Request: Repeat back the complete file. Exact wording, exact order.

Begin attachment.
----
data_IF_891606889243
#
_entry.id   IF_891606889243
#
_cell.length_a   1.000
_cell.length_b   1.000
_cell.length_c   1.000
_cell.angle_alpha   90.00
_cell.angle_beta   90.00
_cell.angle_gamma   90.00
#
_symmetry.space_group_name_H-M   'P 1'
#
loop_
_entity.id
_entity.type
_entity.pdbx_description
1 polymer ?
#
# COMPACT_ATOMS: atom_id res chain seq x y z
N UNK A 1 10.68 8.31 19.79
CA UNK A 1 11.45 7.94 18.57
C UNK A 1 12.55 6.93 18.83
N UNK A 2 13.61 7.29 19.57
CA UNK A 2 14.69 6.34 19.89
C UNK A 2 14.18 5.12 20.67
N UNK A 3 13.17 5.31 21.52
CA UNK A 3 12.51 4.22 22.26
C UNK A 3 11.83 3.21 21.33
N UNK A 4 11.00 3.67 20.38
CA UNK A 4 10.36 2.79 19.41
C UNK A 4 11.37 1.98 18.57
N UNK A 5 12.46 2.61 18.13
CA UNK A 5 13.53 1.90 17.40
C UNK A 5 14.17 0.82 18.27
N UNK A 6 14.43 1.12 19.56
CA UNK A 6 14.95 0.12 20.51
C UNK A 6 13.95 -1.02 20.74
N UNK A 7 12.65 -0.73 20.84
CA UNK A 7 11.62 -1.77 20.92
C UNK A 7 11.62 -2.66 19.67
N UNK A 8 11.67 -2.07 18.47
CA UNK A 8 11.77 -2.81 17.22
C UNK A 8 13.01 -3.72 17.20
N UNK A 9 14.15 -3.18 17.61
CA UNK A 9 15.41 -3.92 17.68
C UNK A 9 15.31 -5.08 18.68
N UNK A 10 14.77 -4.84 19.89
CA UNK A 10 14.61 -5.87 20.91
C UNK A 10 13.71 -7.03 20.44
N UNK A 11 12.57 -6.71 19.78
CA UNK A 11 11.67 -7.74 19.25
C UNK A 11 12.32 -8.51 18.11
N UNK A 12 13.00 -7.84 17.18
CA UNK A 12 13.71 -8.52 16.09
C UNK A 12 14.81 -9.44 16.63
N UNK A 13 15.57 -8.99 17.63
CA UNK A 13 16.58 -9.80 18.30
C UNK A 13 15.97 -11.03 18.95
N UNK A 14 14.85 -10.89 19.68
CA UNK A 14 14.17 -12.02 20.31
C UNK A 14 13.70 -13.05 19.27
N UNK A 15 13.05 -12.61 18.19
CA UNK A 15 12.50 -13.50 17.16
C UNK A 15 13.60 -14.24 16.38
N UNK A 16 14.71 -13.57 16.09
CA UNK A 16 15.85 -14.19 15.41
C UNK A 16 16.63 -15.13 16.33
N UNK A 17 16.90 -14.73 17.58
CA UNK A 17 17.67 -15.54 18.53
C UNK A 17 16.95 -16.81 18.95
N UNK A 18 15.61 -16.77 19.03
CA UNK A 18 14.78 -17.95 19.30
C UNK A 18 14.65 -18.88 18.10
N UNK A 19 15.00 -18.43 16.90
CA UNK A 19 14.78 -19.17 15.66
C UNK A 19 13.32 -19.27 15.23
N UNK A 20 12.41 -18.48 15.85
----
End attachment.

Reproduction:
data_IF_891606889243
#
_entry.id   IF_891606889243
#
_cell.length_a   1.000
_cell.length_b   1.000
_cell.length_c   1.000
_cell.angle_alpha   90.00
_cell.angle_beta   90.00
_cell.angle_gamma   90.00
#
_symmetry.space_group_name_H-M   'P 1'
#
loop_
_entity.id
_entity.type
_entity.pdbx_description
1 polymer ?
#
# COMPACT_ATOMS: atom_id res chain seq x y z
N UNK A 1 10.68 8.31 19.79
CA UNK A 1 11.45 7.94 18.57
C UNK A 1 12.55 6.93 18.83
N UNK A 2 13.61 7.29 19.57
CA UNK A 2 14.69 6.34 19.89
C UNK A 2 14.18 5.12 20.67
N UNK A 3 13.17 5.31 21.52
CA UNK A 3 12.51 4.22 22.26
C UNK A 3 11.83 3.21 21.33
N UNK A 4 11.00 3.67 20.38
CA UNK A 4 10.36 2.79 19.41
C UNK A 4 11.37 1.98 18.57
N UNK A 5 12.46 2.61 18.13
CA UNK A 5 13.53 1.90 17.40
C UNK A 5 14.17 0.82 18.27
N UNK A 6 14.43 1.12 19.56
CA UNK A 6 14.95 0.12 20.51
C UNK A 6 13.95 -1.02 20.74
N UNK A 7 12.65 -0.73 20.84
CA UNK A 7 11.62 -1.77 20.92
C UNK A 7 11.62 -2.66 19.67
N UNK A 8 11.67 -2.07 18.47
CA UNK A 8 11.77 -2.81 17.22
C UNK A 8 13.01 -3.72 17.20
N UNK A 9 14.15 -3.18 17.61
CA UNK A 9 15.41 -3.92 17.68
C UNK A 9 15.31 -5.08 18.68
N UNK A 10 14.77 -4.84 19.89
CA UNK A 10 14.61 -5.87 20.91
C UNK A 10 13.71 -7.03 20.44
N UNK A 11 12.57 -6.71 19.78
CA UNK A 11 11.67 -7.74 19.25
C UNK A 11 12.32 -8.51 18.11
N UNK A 12 13.00 -7.84 17.18
CA UNK A 12 13.71 -8.52 16.09
C UNK A 12 14.81 -9.44 16.63
N UNK A 13 15.57 -8.99 17.63
CA UNK A 13 16.58 -9.80 18.30
C UNK A 13 15.97 -11.03 18.95
N UNK A 14 14.85 -10.89 19.68
CA UNK A 14 14.17 -12.02 20.31
C UNK A 14 13.70 -13.05 19.27
N UNK A 15 13.05 -12.61 18.19
CA UNK A 15 12.50 -13.50 17.16
C UNK A 15 13.60 -14.24 16.38
N UNK A 16 14.71 -13.57 16.09
CA UNK A 16 15.85 -14.19 15.41
C UNK A 16 16.63 -15.13 16.33
N UNK A 17 16.90 -14.73 17.58
CA UNK A 17 17.67 -15.54 18.53
C UNK A 17 16.95 -16.81 18.95
N UNK A 18 15.61 -16.77 19.03
CA UNK A 18 14.78 -17.95 19.30
C UNK A 18 14.65 -18.88 18.10
N UNK A 19 15.00 -18.43 16.90
CA UNK A 19 14.78 -19.17 15.66
C UNK A 19 13.32 -19.27 15.23
N UNK A 20 12.41 -18.48 15.85